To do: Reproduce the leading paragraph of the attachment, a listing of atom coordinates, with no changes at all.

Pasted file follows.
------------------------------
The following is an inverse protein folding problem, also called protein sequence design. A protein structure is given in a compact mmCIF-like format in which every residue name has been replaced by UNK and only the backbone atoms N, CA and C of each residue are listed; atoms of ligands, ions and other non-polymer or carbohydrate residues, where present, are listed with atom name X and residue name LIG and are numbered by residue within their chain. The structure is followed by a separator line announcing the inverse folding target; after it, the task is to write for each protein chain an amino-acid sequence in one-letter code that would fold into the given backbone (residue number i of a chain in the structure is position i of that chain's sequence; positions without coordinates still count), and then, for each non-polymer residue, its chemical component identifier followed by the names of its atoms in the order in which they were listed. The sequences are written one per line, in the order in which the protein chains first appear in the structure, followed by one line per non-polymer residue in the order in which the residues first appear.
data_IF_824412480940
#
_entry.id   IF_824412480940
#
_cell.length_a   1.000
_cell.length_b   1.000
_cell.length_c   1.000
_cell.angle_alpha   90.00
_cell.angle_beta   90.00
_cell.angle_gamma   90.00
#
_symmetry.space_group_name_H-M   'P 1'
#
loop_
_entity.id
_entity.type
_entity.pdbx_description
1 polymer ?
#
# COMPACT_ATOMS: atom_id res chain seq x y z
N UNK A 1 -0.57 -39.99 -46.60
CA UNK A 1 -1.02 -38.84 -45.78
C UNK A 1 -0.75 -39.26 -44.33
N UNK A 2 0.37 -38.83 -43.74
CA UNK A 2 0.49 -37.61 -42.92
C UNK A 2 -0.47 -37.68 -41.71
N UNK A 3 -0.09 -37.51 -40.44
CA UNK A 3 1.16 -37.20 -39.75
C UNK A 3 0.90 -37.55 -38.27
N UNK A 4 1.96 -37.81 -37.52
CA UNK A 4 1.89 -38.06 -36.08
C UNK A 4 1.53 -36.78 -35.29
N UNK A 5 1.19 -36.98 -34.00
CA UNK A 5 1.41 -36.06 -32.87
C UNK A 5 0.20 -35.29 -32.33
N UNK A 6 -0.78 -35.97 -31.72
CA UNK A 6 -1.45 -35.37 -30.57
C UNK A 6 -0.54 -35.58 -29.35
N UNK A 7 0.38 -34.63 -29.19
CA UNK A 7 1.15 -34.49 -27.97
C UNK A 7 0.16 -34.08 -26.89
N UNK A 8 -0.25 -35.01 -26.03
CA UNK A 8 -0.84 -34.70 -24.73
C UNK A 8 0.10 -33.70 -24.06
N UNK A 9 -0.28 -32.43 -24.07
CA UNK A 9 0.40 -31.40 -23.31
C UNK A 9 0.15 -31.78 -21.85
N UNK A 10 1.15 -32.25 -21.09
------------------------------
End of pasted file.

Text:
The following is an inverse protein folding problem, also called protein sequence design. A protein structure is given in a compact mmCIF-like format in which every residue name has been replaced by UNK and only the backbone atoms N, CA and C of each residue are listed; atoms of ligands, ions and other non-polymer or carbohydrate residues, where present, are listed with atom name X and residue name LIG and are numbered by residue within their chain. The structure is followed by a separator line announcing the inverse folding target; after it, the task is to write for each protein chain an amino-acid sequence in one-letter code that would fold into the given backbone (residue number i of a chain in the structure is position i of that chain's sequence; positions without coordinates still count), and then, for each non-polymer residue, its chemical component identifier followed by the names of its atoms in the order in which they were listed. The sequences are written one per line, in the order in which the protein chains first appear in the structure, followed by one line per non-polymer residue in the order in which the residues first appear.